Philadelphia (PRWEB) November 16, 2004
Americans feel more confident about the job market than they have in two years, with three-quarters saying there is little or no likelihood that they will lose their jobs in the coming year, according to a survey of more than 1,000 fulltime workers by Right Management Consultants.
Despite their relative security about their own jobs, Americans still believe the overall job market remains tight: Nearly 80 percent said it would be somewhat or very difficult for an out-of-work employee to find a comparably paying job. Half of that group Â or 41 percent of all respondents Â said it would be very difficult to land a new job at similar pay.
For the first time since Right launched the Career Confidence Index two years ago, the percentage of American workers predicting a rise in the unemployment rate dropped below 70 percent, to 65 percent.
"In the two years since we have been tracking employee confidence levels, this is the most positive American workers have felt," said Doug Matthews, Executive Vice President and head of Career Transition Services for Right Management Consultants. "The most noticeable shift this period has been a drop in the percentage of American workers who believe that unemployment will rise."
When asked how likely it was that they would advance at their current companies, workers were almost evenly split. Nearly 50 percent said it was very or somewhat possible, while 49 percent said it was not very possible or not possible at all. Among that latter group, 29.1 percent said there was no possibility of advancement.
Younger workers, and black and Hispanic workers, were more likely to report feeling optimistic about moving up at their present companies. Sixty-seven percent of 18 Â 34-year olds said job advancement was possible. Sixty-one percent of blacks and 62 percent of Hispanics surveyed said moving up in their jobs was a possibility.
"Nearly half of American workers do not anticipate advancing with their current employers Â and of those, nearly 30 percent say there is no possibility of moving up at their companies," noted Matthews. "That may indicate a disengaged workforce, or employees who are looking to leave their current jobs."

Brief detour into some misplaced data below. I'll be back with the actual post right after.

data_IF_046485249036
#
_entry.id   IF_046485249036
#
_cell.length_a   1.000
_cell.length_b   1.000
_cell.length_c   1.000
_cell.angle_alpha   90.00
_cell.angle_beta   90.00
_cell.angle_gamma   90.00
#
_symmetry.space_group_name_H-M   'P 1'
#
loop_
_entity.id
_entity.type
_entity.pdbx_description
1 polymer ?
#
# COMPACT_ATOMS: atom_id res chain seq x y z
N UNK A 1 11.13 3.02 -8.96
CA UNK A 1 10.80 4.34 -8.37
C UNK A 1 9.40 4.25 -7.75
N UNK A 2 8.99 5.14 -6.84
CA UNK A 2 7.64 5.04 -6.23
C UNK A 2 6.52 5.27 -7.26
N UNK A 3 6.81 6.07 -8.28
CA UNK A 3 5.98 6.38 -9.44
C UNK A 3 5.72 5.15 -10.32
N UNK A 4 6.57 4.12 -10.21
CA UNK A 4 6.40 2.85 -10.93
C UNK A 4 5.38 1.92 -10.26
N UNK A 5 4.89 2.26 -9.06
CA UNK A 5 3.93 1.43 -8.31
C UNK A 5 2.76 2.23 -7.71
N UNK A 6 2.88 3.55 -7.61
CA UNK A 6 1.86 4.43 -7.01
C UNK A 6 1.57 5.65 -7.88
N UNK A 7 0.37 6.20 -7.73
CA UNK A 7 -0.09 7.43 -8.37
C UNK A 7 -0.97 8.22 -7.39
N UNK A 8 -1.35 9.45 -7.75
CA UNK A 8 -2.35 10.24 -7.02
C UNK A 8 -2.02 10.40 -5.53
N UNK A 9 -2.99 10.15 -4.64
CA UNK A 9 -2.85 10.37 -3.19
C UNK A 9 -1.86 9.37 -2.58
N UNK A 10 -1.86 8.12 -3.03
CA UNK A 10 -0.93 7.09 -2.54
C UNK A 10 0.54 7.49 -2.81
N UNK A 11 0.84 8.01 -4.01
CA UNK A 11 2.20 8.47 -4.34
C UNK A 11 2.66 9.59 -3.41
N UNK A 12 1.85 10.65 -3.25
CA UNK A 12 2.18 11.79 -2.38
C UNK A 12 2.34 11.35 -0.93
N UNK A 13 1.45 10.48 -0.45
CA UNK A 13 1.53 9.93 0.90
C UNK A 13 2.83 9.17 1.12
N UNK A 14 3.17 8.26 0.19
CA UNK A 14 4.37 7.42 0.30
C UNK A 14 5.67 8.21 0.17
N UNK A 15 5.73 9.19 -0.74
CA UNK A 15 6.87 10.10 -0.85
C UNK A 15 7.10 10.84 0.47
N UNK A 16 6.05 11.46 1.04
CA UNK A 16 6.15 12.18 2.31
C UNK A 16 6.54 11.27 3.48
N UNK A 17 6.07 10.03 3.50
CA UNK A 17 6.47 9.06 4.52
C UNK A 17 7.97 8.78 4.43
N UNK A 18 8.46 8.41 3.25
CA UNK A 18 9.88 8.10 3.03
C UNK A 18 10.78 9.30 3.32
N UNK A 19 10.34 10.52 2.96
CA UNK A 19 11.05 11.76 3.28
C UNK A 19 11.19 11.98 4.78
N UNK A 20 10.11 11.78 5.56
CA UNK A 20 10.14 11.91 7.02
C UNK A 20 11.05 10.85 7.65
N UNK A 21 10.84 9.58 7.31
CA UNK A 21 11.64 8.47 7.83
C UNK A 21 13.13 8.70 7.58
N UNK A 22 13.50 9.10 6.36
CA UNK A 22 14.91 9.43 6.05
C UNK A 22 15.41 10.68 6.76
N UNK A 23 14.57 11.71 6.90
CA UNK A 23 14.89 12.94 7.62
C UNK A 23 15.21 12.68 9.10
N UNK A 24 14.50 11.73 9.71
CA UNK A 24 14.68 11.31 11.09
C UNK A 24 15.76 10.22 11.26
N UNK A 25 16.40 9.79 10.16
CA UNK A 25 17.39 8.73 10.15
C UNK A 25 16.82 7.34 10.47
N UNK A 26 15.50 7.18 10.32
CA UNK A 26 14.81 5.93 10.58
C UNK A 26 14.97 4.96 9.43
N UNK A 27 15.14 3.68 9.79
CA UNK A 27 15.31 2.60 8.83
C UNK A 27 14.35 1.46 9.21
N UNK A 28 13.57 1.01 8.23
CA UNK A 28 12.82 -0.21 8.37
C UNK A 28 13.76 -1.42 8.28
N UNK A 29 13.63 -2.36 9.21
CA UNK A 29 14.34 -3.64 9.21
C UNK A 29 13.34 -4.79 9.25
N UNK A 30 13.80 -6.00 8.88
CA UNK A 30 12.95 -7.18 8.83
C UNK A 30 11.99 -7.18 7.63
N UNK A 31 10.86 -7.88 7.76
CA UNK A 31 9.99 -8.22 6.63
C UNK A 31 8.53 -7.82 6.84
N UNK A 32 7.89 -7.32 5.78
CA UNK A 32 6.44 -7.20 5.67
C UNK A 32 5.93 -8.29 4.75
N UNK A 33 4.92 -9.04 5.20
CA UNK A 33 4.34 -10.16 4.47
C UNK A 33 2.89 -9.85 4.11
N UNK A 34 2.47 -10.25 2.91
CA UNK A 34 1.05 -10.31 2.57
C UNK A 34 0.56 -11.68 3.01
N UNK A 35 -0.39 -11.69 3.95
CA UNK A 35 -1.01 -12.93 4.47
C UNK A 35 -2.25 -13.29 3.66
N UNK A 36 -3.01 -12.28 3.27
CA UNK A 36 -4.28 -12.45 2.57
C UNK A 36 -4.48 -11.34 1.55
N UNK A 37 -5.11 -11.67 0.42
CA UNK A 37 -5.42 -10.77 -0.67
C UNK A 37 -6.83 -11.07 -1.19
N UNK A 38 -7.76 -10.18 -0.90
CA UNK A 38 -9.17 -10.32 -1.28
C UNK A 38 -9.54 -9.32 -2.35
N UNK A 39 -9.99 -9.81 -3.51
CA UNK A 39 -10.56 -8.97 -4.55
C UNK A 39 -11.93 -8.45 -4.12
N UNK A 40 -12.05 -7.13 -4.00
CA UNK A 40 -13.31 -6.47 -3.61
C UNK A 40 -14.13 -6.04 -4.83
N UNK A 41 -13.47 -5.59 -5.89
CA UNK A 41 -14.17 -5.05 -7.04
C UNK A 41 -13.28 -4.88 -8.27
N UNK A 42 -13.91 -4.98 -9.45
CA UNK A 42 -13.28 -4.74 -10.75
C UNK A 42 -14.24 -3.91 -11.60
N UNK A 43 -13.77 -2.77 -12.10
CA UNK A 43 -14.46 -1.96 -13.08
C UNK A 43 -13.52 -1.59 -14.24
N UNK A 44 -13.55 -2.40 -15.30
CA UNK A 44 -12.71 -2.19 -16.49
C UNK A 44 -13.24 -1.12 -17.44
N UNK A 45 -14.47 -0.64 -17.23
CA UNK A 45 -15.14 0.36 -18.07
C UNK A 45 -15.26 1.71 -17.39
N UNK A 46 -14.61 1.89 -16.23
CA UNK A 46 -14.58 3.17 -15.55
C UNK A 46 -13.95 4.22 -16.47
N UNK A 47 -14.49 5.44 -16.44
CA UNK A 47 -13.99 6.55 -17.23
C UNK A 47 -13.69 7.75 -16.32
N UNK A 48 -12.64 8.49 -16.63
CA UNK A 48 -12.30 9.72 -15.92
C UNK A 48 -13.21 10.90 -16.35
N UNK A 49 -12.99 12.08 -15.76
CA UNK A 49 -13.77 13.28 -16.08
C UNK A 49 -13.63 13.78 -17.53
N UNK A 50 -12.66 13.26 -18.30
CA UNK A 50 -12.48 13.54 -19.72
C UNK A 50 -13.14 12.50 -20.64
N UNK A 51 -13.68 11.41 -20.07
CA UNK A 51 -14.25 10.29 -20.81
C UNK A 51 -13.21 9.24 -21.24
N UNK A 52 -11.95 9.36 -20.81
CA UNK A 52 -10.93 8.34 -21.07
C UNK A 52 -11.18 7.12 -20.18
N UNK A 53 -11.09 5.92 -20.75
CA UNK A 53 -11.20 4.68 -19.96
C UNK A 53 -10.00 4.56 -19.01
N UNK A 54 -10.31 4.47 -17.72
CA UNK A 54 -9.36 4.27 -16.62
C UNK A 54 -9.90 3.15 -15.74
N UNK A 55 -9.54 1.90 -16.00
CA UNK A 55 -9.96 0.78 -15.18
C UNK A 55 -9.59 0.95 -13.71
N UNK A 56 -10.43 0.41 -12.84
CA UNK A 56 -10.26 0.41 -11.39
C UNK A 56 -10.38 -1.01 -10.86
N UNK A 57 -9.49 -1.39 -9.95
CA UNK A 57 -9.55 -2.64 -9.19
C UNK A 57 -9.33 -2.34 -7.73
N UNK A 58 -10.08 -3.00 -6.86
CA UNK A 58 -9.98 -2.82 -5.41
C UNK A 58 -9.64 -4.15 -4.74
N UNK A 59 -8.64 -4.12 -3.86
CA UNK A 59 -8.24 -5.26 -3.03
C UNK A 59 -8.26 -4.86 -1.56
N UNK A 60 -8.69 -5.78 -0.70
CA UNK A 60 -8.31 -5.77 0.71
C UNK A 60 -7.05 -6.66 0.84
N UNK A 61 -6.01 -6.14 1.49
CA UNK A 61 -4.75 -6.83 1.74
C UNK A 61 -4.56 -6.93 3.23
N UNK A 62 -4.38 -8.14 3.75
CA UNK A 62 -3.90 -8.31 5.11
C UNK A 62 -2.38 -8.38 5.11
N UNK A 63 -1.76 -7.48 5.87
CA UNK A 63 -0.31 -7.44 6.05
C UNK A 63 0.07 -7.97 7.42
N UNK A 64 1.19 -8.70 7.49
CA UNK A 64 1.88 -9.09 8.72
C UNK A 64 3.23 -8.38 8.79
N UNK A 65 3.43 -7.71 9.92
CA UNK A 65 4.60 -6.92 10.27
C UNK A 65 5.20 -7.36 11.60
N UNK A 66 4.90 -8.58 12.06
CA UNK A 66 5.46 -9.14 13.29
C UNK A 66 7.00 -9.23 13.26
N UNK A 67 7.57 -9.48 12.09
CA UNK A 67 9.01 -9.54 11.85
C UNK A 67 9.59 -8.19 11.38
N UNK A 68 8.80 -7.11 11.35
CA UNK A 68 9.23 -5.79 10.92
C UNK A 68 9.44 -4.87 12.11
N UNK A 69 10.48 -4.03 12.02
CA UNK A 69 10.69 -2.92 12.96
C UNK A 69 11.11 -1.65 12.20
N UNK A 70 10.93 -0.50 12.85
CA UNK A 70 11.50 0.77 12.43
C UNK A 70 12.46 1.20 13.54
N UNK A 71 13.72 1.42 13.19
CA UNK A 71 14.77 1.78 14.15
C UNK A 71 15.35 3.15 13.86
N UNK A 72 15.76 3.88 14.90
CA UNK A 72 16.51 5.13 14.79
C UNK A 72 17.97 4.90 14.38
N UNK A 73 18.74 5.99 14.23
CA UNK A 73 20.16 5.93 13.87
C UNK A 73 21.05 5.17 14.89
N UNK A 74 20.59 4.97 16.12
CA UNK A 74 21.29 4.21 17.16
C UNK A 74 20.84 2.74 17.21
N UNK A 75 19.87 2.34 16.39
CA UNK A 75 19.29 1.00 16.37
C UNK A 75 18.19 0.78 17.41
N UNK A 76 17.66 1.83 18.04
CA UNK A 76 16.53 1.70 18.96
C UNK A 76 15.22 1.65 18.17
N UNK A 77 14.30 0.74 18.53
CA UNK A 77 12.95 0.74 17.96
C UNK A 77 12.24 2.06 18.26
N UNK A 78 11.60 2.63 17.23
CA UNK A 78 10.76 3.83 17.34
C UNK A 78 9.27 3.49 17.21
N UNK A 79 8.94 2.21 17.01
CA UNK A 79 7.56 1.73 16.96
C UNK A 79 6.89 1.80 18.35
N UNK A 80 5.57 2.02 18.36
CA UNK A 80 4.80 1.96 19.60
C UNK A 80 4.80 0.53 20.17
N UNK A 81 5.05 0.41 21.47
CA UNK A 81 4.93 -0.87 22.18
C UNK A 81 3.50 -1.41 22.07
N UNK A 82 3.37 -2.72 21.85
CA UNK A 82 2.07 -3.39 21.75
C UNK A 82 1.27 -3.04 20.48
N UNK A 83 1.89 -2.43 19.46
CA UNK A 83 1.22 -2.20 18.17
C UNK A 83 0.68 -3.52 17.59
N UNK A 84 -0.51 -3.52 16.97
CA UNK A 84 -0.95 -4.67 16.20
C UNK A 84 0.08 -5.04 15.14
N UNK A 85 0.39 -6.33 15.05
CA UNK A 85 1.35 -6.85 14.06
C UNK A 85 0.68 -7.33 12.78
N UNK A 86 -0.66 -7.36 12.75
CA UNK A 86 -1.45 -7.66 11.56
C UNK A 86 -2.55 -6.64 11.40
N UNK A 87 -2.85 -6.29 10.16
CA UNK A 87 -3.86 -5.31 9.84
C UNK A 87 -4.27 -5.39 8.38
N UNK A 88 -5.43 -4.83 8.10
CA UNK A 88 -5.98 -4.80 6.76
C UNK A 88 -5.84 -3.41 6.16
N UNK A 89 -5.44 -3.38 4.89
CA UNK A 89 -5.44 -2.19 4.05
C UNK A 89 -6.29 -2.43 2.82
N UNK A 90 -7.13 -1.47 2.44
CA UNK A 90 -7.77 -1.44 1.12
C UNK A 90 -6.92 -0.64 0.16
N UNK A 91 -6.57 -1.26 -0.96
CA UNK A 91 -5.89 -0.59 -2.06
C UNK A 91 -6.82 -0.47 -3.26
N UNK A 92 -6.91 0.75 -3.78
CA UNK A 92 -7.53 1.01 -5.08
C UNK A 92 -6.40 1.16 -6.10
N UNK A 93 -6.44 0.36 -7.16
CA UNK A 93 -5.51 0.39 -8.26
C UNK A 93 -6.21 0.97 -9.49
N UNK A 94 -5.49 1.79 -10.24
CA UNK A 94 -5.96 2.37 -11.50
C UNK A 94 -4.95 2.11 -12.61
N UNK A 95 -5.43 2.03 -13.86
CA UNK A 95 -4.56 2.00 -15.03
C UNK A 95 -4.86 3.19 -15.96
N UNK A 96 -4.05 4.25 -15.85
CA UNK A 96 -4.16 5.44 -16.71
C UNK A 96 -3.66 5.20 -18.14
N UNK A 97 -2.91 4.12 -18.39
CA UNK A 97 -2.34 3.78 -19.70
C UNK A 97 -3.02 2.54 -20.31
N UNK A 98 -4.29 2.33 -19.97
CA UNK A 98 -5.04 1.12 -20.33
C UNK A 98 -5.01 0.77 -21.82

"As the economy improves, more workers will begin looking to change jobs," added Matthews. "Wise managers know that they need to identify and develop the talent they want in place for the future, since those who feel most disenfranchised will be the most likely to leave."
About the Methodology
The Career Confidence IndexÂ is conducted by Right Management Consultants twice a year to measure career confidence among fulltime workers in the United States.
The Index is based on telephone interviews with a random sample of 1,017 fulltime workers, at all levels and with household incomes ranging from less than $25,000 to more than $75,000. These results are based on interviews conducted between September 22 Â 28 and have an average error margin of +/- 4.21 percentage points. The fieldwork was coordinated by ICR - International Communications Research of Media, Pa.
About Right Management Consultants
Headquartered in Philadelphia, Right Management Consultants (http://www.right.com) is the world's largest career transition and organizational consulting firm. From offices around the world, the firm offers a complete range of outplacement services and consults with clients to help design customized solutions for enhanced assessment, leadership development, strategic talent management and strategy execution.
In combination, the two lines of business enable Right to help businesses manage the entire life cycle of their employees. Right is a wholly owned subsidiary of Manpower, Inc. (NYSE: MAN).
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